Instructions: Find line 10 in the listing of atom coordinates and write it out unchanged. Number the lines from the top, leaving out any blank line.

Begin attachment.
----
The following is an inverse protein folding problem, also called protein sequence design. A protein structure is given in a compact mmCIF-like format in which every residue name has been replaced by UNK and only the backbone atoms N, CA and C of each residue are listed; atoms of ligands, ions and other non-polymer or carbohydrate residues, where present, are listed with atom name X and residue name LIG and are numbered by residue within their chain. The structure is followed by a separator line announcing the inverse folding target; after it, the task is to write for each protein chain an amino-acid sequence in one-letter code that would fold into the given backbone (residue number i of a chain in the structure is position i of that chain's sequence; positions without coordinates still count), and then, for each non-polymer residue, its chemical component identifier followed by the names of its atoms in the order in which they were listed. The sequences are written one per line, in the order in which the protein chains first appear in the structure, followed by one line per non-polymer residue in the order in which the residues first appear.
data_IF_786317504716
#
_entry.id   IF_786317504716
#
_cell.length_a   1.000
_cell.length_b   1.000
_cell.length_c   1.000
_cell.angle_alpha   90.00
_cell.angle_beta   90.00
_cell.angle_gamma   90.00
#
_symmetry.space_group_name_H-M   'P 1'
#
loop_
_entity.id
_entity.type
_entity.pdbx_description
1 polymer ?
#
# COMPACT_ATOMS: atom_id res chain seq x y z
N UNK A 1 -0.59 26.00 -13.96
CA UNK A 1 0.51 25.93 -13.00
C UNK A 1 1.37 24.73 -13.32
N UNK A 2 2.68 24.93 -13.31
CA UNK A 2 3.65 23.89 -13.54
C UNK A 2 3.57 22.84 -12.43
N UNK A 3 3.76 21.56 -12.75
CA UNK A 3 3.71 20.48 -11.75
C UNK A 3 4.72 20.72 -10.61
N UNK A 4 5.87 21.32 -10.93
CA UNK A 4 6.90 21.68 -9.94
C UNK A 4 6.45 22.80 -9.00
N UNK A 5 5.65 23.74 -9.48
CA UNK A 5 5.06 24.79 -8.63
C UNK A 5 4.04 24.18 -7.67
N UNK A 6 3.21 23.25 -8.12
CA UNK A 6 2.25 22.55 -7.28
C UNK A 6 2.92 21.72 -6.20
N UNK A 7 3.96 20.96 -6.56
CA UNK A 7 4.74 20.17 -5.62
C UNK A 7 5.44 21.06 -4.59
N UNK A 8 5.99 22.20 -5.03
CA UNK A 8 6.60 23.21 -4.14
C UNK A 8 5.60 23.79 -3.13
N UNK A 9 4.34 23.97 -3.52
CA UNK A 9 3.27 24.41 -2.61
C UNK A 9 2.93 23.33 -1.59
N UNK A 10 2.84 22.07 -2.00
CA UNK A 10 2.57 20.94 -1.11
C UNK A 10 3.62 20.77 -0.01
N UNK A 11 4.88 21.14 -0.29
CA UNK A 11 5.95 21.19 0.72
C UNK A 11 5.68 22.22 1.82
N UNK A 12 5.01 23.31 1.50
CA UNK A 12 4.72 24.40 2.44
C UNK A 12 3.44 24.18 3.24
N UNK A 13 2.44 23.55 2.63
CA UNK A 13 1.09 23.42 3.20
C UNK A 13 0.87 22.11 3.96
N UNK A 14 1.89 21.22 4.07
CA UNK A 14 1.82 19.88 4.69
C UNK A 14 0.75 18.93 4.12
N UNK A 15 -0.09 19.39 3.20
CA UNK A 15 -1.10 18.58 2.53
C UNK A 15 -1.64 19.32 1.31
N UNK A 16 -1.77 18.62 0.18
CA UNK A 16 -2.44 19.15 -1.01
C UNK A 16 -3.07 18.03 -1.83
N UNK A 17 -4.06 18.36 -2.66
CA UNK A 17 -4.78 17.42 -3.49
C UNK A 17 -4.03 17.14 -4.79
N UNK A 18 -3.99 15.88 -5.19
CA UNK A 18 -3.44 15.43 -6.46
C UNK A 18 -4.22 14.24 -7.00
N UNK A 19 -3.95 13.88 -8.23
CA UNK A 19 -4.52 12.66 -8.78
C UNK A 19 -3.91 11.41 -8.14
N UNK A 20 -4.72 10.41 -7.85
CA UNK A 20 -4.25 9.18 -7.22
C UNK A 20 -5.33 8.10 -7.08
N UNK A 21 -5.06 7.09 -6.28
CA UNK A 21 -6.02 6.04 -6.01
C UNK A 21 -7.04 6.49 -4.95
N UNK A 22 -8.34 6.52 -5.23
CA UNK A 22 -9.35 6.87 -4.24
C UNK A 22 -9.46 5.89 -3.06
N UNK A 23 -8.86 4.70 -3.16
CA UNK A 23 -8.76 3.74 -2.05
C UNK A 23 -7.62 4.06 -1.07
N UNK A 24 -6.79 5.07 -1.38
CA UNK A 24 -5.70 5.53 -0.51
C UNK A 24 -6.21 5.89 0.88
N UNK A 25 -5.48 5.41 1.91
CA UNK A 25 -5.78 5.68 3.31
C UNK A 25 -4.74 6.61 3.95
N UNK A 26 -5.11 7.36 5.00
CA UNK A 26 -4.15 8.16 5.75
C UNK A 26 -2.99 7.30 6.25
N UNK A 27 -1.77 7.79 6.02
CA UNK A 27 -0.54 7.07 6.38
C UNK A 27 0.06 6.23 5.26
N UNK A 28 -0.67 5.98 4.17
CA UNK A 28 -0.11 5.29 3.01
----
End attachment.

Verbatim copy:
_cell.angle_beta   90.00